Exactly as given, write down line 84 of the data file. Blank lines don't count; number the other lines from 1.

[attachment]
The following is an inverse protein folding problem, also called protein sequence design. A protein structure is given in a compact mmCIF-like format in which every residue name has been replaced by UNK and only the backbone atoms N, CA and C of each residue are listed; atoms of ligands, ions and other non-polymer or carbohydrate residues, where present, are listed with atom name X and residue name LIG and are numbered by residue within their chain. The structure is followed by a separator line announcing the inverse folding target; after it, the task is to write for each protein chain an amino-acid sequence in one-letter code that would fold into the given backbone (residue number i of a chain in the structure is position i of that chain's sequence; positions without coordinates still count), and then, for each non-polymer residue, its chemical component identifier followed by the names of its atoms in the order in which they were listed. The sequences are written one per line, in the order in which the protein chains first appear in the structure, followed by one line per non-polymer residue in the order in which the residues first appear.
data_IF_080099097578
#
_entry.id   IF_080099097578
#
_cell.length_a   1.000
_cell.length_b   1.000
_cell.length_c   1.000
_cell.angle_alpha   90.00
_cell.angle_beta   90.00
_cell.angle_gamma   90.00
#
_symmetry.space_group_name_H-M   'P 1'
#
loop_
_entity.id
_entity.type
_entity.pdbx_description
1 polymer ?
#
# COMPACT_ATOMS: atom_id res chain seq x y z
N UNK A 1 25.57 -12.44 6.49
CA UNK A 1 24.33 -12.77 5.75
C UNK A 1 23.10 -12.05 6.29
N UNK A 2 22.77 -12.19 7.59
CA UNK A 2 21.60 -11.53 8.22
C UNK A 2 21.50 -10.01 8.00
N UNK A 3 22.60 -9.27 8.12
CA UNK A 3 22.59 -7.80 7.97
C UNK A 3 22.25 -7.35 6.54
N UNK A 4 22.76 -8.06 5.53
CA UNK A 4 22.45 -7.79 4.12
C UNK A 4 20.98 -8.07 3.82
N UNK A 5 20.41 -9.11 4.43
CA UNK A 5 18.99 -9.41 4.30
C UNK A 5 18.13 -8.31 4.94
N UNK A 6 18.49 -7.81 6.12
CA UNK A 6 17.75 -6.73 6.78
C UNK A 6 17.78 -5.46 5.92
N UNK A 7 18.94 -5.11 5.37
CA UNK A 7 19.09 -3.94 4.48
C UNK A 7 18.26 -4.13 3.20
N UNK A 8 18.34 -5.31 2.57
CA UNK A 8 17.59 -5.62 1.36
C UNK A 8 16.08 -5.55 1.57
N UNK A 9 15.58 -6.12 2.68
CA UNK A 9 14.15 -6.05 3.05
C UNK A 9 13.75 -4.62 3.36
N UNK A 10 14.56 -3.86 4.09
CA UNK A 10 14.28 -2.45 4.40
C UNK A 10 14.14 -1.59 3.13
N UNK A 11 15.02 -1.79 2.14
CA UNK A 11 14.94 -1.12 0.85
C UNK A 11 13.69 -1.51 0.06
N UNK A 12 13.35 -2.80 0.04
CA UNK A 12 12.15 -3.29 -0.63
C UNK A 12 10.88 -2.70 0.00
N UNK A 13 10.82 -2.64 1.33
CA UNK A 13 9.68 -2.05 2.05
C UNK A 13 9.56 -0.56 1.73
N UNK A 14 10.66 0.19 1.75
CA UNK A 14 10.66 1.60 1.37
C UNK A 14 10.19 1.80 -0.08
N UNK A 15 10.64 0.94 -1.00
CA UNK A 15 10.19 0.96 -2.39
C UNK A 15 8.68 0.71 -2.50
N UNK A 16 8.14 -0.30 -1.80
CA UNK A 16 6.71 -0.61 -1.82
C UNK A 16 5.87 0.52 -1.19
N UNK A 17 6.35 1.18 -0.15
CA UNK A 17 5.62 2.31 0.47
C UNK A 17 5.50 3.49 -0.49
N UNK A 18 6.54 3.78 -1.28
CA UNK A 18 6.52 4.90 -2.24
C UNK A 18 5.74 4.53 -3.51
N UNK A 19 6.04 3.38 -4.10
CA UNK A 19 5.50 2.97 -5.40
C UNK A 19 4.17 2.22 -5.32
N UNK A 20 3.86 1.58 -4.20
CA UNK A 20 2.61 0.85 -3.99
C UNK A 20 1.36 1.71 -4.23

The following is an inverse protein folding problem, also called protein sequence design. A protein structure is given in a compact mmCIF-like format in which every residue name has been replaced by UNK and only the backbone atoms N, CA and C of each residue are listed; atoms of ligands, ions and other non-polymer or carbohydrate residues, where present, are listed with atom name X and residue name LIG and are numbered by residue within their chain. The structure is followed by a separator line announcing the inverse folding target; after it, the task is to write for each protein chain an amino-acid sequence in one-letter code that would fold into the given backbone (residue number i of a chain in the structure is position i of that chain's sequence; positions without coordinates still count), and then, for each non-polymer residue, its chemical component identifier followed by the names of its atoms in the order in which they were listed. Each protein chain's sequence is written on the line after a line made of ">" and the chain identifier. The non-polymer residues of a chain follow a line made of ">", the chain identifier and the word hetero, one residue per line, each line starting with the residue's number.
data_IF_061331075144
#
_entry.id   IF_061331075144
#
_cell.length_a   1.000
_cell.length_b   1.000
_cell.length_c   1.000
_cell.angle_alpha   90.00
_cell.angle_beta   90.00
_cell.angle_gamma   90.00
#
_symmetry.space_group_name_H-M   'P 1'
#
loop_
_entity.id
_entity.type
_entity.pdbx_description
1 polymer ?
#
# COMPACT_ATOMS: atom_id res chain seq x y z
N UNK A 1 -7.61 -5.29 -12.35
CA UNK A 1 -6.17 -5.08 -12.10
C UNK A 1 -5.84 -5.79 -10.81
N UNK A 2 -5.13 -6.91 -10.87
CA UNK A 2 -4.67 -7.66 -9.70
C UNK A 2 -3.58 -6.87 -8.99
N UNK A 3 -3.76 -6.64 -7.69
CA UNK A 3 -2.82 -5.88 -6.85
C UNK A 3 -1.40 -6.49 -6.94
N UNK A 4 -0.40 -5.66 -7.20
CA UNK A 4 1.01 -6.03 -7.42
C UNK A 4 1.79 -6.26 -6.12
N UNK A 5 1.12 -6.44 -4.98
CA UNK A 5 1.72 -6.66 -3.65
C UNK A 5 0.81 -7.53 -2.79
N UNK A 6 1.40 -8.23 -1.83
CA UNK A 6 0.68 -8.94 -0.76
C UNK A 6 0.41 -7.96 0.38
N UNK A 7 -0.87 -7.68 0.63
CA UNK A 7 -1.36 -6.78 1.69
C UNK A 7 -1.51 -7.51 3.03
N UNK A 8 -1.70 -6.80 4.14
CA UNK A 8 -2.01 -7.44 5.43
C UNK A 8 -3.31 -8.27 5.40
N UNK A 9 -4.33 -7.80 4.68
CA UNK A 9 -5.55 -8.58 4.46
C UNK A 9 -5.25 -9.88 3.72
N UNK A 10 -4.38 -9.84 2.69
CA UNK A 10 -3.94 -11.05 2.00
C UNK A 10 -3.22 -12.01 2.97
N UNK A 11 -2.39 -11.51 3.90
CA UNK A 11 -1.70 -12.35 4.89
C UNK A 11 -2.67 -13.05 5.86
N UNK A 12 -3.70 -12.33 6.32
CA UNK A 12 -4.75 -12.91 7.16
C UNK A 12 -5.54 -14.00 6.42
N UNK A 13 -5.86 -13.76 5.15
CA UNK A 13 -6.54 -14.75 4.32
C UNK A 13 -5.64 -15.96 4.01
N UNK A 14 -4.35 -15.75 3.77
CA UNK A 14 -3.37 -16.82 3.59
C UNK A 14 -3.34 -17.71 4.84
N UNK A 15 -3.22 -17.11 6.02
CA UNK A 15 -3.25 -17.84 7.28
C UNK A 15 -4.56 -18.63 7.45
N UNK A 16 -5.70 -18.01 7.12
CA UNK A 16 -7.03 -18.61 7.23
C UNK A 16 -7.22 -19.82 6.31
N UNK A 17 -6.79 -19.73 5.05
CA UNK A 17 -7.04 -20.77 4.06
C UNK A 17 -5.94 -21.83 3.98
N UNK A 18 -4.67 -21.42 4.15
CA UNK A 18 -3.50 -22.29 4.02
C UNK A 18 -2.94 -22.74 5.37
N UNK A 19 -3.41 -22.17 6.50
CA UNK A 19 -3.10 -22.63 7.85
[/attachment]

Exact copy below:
#